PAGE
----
The Last State of the Union for Obama

state of unionOn Tuesday January the 12th, President Obama gave his last state of the Union address. Generally, the President reported that our nation is prosperous and is getting better day by day, but also warned everyone to fix their politics and to beware of further political polarization.

“It’s one of the few regrets of my presidency that the rancor and suspicion between the parties has gotten worse instead of better.” This was dropped around the halfway mark of the President’s address, making the president seem more humble, as well as highlighting the frustration of many Americans over party polarization.

    President Obama also added occasional turns of phrases that poked at his critics – especially Republican candidate and frontrunner Donald Trump.  

    To expand on that note, the President seems to have rebutted every major point Trump has made without naming him. Trumps banners of xenophobia and fear mongering about Isis were all stricken down one at a time. The President restated multiple times that the United States is the most powerful nation in the world and that our economy is the strongest. Both of these directly counter two of Trump’s other favorite talking points in his speeches. Obama outright countered Trump’s xenophobic rhetoric on Muslims and called on politicians to never target people based on race or religion as many of the Republican candidates have.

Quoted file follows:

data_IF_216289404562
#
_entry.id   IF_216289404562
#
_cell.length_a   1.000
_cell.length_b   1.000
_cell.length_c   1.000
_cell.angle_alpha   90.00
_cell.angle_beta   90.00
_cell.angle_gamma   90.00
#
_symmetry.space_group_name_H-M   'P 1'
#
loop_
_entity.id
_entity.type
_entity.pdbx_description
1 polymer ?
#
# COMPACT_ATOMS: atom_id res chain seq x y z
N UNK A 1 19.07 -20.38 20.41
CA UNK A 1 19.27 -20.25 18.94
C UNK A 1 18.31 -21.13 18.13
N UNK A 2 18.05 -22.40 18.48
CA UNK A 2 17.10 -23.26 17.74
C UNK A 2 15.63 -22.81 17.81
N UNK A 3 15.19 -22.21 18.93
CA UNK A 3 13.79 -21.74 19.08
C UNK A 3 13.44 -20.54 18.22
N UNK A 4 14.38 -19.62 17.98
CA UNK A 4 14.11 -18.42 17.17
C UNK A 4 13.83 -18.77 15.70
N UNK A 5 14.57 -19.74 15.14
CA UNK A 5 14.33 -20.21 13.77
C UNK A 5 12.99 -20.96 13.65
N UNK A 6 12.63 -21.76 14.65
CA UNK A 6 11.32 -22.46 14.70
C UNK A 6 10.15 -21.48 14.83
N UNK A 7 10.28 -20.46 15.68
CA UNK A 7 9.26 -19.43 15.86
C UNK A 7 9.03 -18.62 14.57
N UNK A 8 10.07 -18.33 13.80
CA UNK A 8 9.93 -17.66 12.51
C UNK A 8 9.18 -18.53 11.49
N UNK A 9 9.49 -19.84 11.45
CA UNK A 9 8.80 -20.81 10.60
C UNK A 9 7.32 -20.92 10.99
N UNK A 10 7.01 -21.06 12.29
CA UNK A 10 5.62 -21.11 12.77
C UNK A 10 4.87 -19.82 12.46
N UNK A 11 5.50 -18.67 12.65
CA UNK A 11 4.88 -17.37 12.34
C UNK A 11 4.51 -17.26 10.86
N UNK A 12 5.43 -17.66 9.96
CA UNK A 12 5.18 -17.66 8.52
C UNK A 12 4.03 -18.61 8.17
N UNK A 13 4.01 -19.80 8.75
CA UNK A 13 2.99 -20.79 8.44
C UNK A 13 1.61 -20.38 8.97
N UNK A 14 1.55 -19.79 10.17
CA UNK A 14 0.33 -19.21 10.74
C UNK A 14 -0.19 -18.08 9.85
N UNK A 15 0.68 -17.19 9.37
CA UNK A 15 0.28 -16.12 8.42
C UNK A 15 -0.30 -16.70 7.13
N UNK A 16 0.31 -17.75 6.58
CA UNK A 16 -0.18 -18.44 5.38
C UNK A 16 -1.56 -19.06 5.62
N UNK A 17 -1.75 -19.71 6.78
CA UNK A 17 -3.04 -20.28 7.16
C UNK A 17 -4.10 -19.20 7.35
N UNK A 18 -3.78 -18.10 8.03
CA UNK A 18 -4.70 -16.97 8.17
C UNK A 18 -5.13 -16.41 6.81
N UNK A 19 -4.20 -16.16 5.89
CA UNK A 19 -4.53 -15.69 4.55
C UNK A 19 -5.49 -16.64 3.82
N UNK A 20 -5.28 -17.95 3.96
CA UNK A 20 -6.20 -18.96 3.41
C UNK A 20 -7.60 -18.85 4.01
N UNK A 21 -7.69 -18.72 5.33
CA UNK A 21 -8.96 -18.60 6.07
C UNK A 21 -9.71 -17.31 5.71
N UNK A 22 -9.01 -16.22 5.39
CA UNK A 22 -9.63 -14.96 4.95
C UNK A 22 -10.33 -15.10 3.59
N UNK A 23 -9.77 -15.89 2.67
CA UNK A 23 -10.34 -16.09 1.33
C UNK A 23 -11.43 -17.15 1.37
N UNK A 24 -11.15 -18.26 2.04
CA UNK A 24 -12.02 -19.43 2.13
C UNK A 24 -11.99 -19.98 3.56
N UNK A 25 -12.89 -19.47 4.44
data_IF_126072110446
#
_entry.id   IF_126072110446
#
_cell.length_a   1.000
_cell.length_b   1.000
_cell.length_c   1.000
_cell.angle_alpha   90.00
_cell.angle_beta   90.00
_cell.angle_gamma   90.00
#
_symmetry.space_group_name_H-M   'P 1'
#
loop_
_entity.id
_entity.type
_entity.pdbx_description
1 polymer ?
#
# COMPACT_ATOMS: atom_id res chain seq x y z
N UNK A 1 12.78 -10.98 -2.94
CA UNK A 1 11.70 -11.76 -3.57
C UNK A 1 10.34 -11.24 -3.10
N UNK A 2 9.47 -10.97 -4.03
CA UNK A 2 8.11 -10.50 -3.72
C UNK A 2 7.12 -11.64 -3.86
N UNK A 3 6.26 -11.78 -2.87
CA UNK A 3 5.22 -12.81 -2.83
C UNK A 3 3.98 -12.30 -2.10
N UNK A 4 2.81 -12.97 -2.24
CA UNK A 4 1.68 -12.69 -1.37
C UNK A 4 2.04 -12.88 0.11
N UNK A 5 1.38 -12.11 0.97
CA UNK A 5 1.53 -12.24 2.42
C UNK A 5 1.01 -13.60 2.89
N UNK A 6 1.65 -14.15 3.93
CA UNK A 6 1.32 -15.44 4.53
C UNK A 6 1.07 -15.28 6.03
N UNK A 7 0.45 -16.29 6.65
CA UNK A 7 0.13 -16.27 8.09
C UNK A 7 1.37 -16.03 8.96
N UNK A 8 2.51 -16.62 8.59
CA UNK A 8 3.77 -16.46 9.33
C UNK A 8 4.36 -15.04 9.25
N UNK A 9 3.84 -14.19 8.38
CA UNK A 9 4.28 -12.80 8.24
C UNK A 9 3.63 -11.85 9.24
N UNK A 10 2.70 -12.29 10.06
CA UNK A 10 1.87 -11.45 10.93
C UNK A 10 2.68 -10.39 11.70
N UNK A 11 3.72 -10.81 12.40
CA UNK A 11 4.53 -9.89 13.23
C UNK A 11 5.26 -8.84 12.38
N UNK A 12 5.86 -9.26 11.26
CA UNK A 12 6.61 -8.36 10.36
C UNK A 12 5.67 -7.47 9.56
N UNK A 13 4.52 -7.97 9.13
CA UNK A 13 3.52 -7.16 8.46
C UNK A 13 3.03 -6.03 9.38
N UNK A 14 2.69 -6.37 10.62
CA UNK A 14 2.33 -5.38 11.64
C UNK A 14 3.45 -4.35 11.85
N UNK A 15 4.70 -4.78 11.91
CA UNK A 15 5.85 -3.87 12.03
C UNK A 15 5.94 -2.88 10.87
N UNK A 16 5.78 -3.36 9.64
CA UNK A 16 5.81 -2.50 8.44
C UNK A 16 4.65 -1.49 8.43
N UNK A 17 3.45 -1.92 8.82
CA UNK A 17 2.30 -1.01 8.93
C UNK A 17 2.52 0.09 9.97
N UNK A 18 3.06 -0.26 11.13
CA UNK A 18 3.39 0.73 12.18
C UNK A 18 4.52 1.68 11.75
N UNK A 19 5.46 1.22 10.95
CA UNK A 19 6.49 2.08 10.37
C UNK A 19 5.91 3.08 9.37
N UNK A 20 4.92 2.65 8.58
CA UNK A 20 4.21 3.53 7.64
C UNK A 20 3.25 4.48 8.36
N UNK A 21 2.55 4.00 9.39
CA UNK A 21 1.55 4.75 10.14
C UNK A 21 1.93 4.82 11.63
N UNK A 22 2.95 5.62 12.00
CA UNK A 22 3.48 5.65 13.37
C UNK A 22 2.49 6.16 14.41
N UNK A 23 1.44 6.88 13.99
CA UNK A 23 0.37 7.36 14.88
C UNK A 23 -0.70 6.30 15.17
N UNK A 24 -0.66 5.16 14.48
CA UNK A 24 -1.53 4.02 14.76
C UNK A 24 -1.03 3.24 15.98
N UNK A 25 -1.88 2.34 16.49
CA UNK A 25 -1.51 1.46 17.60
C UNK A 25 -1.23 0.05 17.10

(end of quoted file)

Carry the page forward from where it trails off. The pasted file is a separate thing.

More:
The President brought his State of the Union address to a roaring finale with a steady repetitive and well crafted preacher – like cadence, the ultimate call back to one of his best rhetorical tools utilized early on in his presidency.

    It was a fitting end to one of the last speeches of his presidency, bringing his rhetoric full circle and using the power of his preaching cadence to tell people to band together and “fix their politics.” -an issue that has plagued this administration from day one. The president quite fittingly said that if we want to solve any problems “we have to fix our politics.”

By Ben Miramontes

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